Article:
One rainbow I'll always remember was one I saw out a second-story brownstone window in Madison, Wisconsin in 1982. I had just come to town to start my MFA studies in theater at the University of Wisconsin. A friend from undergrad days had put me up in the third-floor apartment she shared with other students on Johnson street, a few miles from campus.

It was a muggy August late afternoon. I'd been in town for less than a day, but I'd already handled all my paperwork and registration at the U and so I decided to explore my new neighborhood. My hostess had gone to work and her roommates were away. I was told that if they weren't home by the time I got back I could hang out with the students who lived in the second floor flat below her. This was a sort of theatrical commune with about six young actors, directors and writers sharing a three-bedroom apartment.

I started my walk through the neighborhood, but I only got about halfway down the block when the hazy sunshine turned overcast. Another half block and the sky opened up and poured down the most sudden and punishing rainstorm I'd ever imagined. I was locked out of the flat where I was staying, had no rain gear as there had been no sign of a deluge, and I couldn't have been wetter if I'd jumped fully clothed into a swimming pool.

I returned to the brownstone and prayed someone was home in the second-floor commune. A short, bespectacled, and befuddled student named James opened the door. I explained that I was the new MFA candidate who was staying temporarily in the flat above. The students in the commune welcomed me in as if I were a long-lost cousin.

So you're Owen! We've heard so much about you!” I couldn't imagine what they'd heard, but I knew I was grateful to be inside out of the rain. One of the girls lent me her bathrobe and a towel, and my clothes were put in the dryer. I was invited to stay for dinner—a feast of spaghetti—and for the evening's entertainment. This latter was to watch the original and uninterrupted film version of Witness for the Prosecution (the classic version with Charles Laughton and Marlene Dietrich) airing that night on the PBS affiliate. I've wandered into Paradise, I thought to myself. A whole houseful of people as nerdy as I am!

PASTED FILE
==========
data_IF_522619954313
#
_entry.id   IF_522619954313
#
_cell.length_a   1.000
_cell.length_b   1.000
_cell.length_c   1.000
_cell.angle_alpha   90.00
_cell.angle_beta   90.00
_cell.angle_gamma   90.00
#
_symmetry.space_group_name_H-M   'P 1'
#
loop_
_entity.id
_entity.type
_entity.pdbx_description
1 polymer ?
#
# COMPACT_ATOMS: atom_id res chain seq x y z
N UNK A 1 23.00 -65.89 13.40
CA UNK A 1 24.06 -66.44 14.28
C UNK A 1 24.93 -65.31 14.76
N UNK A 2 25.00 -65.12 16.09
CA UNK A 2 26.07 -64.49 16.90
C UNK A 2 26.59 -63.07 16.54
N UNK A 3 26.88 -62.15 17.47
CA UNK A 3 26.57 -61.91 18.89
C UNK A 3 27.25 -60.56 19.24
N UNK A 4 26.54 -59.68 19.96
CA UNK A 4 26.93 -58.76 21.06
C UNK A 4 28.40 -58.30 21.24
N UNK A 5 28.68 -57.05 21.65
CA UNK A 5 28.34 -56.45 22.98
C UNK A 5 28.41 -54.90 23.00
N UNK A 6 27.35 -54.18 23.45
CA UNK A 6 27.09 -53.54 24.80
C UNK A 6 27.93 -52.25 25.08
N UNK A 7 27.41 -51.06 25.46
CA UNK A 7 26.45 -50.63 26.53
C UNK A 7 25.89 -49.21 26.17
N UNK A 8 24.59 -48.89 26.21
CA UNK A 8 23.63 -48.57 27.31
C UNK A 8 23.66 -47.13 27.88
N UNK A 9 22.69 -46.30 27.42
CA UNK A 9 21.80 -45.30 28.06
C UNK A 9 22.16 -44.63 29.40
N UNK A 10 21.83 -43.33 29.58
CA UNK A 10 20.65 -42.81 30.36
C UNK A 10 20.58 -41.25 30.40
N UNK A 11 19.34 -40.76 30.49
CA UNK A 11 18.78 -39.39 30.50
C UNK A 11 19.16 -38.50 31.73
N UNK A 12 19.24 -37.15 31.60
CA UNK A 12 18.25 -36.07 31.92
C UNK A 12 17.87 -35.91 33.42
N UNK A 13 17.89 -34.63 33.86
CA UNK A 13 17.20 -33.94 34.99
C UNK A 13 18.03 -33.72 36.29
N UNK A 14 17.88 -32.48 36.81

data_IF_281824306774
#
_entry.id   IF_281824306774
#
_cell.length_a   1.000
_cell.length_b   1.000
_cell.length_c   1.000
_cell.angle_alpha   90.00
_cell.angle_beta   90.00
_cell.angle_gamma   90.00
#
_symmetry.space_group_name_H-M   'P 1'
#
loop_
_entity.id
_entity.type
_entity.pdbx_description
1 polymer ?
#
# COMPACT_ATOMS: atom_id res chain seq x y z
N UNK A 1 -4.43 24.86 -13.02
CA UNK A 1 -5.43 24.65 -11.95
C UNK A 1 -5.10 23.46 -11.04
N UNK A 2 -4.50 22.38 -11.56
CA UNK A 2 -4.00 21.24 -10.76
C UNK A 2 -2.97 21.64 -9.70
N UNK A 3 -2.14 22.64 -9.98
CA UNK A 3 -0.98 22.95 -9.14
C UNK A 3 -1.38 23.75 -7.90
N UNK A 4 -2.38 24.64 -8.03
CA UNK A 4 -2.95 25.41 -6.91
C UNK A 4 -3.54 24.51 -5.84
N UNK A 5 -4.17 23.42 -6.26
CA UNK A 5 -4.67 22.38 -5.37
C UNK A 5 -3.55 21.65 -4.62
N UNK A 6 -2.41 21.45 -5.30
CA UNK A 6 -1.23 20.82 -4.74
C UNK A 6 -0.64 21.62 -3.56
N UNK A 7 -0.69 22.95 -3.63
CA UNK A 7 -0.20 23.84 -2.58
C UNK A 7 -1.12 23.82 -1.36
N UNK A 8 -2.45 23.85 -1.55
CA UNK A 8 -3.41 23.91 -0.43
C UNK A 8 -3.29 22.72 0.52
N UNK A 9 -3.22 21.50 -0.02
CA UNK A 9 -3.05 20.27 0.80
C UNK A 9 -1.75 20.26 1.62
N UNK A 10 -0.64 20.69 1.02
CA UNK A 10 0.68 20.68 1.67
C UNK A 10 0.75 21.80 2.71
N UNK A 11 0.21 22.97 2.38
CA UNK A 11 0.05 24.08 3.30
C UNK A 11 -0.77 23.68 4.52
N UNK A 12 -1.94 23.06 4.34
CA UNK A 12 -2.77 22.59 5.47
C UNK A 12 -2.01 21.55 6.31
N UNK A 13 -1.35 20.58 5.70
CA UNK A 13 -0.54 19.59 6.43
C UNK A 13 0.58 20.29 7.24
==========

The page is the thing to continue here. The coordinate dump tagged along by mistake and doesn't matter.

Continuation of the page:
Just as supper was being served, one of the students began to shout. “You guys! Come here! You gotta see this!”

We all came to the living room window and beheld the biggest, brightest, rainbow I'd ever seen. It seemed as if some giant pre-schooler had taken crayons to the sky. I'll never forget how bright and promising that sight was as we all stood before the window in awe and silence.

There I was: wearing a woman's bathrobe, in a home full of people I'd never met before that day, staring at the wonder of God. If this were a movie, this is where the credits would start to roll. I was in a new town, in a new program, starting a new career, with brand new friends. I had come through the water like Noah and beheld the promise of God.

Unfortunately, the rainbow moments in life are only temporary. I soon found out that, at age 22, I had a lot more growing up left to do.

It's the same in the gospel lesson appointed for the First Sunday in Lent in Year B. Jesus has come through the water and the sky has opened and God's glory has poured down on him. But just as he's being proclaimed “beloved,” the Spirit drives him into the parched desert to deal with temptation, Satan, and wild beasts (Mark 1:9-15). I'm sure he must've thought it'd be pretty swell to bask in the glory a little while longer, but stuff happens in this life. Just as we think we've got the world by the Fruit of the Looms, we suddenly find ourselves in a wilderness of chaos and temptation.